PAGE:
Unsettled Subjects / Confronting Questions: Reading Group

Nick Beech

Unsettled Subjects / Confronting Questions is a reading group, based in the School of Architecture and Cities, open to students, scholars, professionals and others beyond Westminster. The group was established in the context of the Black Lives Matter movement and the ongoing challenges we face to recognise the systemic and structural legacies of British imperialism, colonialism and slavery within the built environment; and the marginalisation of dynamic and transformative practices of indigenous and diasporic communities of former colonies and the metropole. The aim of the group is to:

“provide its members with some terms – some languages – to talk about the things we need to talk about, but find ourselves not talking about, because we find it too difficult: identity, race, ethnicity, gender, sex, sexuality, class, power.”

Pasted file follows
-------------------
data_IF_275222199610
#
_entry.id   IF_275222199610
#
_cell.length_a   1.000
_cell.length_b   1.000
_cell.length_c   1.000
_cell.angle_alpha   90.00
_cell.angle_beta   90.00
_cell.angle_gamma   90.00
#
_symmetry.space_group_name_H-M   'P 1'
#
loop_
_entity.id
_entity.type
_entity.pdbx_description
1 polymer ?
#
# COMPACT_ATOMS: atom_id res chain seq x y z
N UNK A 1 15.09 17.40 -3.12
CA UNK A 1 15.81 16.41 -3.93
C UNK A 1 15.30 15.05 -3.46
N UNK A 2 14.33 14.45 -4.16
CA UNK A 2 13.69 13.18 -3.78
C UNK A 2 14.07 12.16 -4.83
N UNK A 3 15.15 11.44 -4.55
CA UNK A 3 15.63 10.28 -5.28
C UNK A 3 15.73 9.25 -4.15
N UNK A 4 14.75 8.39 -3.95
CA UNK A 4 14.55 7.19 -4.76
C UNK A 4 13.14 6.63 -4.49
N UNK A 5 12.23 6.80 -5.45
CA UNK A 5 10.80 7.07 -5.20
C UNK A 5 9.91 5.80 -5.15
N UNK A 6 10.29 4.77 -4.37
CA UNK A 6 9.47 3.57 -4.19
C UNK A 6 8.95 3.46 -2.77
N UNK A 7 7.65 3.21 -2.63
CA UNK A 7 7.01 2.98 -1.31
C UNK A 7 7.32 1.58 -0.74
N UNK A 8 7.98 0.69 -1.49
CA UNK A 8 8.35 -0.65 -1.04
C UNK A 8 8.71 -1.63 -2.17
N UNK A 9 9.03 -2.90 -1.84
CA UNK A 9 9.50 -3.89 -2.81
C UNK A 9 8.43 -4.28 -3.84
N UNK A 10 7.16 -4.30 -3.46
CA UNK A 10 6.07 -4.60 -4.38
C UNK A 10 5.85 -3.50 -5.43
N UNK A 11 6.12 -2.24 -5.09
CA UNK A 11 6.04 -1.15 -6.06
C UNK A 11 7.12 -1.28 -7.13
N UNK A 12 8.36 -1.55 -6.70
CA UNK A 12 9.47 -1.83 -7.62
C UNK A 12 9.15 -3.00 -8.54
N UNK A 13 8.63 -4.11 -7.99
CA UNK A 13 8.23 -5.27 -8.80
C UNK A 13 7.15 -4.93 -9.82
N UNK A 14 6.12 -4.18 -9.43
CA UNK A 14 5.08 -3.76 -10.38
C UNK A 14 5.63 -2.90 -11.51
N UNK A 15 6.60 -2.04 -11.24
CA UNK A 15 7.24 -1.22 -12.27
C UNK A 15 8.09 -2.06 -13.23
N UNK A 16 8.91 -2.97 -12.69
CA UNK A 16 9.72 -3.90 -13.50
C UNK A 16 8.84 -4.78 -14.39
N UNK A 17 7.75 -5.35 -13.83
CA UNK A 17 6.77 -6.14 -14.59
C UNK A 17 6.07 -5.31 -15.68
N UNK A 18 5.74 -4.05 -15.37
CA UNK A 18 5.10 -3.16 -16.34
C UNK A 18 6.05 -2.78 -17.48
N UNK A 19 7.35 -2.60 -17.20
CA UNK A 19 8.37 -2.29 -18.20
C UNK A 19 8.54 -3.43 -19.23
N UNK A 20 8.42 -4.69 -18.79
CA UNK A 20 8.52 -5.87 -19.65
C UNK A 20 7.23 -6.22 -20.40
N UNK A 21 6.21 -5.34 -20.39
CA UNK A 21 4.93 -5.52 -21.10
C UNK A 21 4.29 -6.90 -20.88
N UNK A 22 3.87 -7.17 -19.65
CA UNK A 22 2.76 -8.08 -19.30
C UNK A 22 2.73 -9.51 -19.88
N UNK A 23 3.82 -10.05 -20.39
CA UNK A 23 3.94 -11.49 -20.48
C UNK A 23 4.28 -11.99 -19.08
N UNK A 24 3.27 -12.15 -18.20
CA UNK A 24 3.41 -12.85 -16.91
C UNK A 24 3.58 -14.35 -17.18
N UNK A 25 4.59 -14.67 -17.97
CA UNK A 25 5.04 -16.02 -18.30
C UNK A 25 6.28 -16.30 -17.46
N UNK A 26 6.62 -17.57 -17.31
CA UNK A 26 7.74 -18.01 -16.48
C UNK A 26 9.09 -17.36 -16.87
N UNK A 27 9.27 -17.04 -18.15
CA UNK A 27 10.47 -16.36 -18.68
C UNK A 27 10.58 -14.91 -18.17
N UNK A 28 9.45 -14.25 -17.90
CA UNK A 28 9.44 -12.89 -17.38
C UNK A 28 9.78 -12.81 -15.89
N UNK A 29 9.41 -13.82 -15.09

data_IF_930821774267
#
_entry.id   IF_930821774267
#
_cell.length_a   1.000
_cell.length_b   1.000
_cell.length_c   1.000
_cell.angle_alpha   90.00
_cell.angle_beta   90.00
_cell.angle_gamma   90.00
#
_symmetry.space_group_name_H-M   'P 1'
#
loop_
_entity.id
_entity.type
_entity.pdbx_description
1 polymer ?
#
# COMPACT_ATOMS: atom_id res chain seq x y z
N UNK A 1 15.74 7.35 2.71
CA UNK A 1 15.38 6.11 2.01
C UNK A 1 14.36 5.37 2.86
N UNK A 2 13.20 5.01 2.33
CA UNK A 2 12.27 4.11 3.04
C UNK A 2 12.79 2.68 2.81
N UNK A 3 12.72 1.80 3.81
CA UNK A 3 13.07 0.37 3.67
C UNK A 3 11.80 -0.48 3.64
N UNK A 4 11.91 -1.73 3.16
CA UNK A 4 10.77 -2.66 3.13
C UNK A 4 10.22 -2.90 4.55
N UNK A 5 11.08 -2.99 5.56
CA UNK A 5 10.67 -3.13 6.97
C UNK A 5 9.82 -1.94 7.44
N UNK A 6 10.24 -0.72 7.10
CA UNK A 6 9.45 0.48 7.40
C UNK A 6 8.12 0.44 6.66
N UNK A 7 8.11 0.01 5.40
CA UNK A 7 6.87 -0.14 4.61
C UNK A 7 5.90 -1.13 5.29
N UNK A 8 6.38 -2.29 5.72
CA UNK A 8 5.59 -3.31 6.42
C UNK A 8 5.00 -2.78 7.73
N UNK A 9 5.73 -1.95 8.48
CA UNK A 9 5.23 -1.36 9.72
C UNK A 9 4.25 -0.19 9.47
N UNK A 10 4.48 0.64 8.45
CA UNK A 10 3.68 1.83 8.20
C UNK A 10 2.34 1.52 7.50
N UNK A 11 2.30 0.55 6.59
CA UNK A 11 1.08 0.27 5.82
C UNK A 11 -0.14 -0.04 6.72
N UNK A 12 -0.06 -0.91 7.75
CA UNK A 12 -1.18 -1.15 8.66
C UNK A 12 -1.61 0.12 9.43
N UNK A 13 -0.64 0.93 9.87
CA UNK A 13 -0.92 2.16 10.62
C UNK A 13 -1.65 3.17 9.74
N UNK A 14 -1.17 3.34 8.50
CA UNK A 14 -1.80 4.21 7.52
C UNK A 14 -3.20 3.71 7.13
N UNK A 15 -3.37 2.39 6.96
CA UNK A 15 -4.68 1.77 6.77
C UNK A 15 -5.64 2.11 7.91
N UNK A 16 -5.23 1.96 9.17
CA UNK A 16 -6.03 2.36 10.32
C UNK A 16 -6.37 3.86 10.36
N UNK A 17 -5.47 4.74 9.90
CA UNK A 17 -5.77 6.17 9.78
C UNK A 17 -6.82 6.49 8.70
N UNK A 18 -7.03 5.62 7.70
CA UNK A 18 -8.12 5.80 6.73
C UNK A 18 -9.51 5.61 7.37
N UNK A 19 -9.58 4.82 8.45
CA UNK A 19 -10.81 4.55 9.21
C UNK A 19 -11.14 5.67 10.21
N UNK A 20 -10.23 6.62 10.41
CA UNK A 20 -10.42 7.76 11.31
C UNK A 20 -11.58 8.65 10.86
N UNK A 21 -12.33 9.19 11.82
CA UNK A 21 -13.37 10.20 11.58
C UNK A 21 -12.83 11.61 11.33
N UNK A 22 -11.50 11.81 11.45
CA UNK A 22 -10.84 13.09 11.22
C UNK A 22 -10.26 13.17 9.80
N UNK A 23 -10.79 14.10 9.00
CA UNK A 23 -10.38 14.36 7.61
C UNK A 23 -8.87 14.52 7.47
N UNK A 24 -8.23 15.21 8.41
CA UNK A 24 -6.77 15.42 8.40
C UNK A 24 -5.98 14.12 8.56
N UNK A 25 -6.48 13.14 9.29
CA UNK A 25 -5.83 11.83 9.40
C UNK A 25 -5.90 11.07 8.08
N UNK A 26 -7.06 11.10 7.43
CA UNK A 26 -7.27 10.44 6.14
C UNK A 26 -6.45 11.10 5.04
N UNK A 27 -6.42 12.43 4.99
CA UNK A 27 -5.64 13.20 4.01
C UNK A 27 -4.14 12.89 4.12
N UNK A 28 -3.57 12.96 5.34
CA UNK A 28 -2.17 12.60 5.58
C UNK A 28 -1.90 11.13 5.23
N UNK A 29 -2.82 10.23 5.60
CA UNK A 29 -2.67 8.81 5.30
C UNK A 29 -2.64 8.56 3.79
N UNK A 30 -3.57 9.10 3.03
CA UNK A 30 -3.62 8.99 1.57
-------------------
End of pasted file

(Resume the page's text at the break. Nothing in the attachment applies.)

The group convenes online, and has a growing number of readers and followers. In the summer, the group read Stuart Hall, The Fateful Triangle: Race, ethnicity, nation, edited by Kobena Mercer (Cambridge, MA: Harvard University Press, 2017), and this semester Paul Gilroy, There Ain’t No Black in the Union Jack, Routledge Classics (London: Routledge, 2002). Readers are regularly updated with events, publications and resources on the mailing list. If you are interested in joining Unsettled Subjects/Confronting Questions just contact n.beech@westminster.ac.uk for further information.

Unsettled Subjects/Confronting Questions is just one part of a wider programme of activities co-ordinated by Nick Beech, Kate Jordan and Shahed Saleem, in collaboration with Neal Shasore, Secretary of the Society of Architectural Historians Great Britain.

Nick Beech will be on research leave from January to the end of April 2021, to complete writing of his book From Progress to Possibility: The urban imagination of the New Left. Based on extensive research of published and archival materials, the book argues that the ethics and politics of the New Left can be understood through debates on architecture, arts, and the urban environment.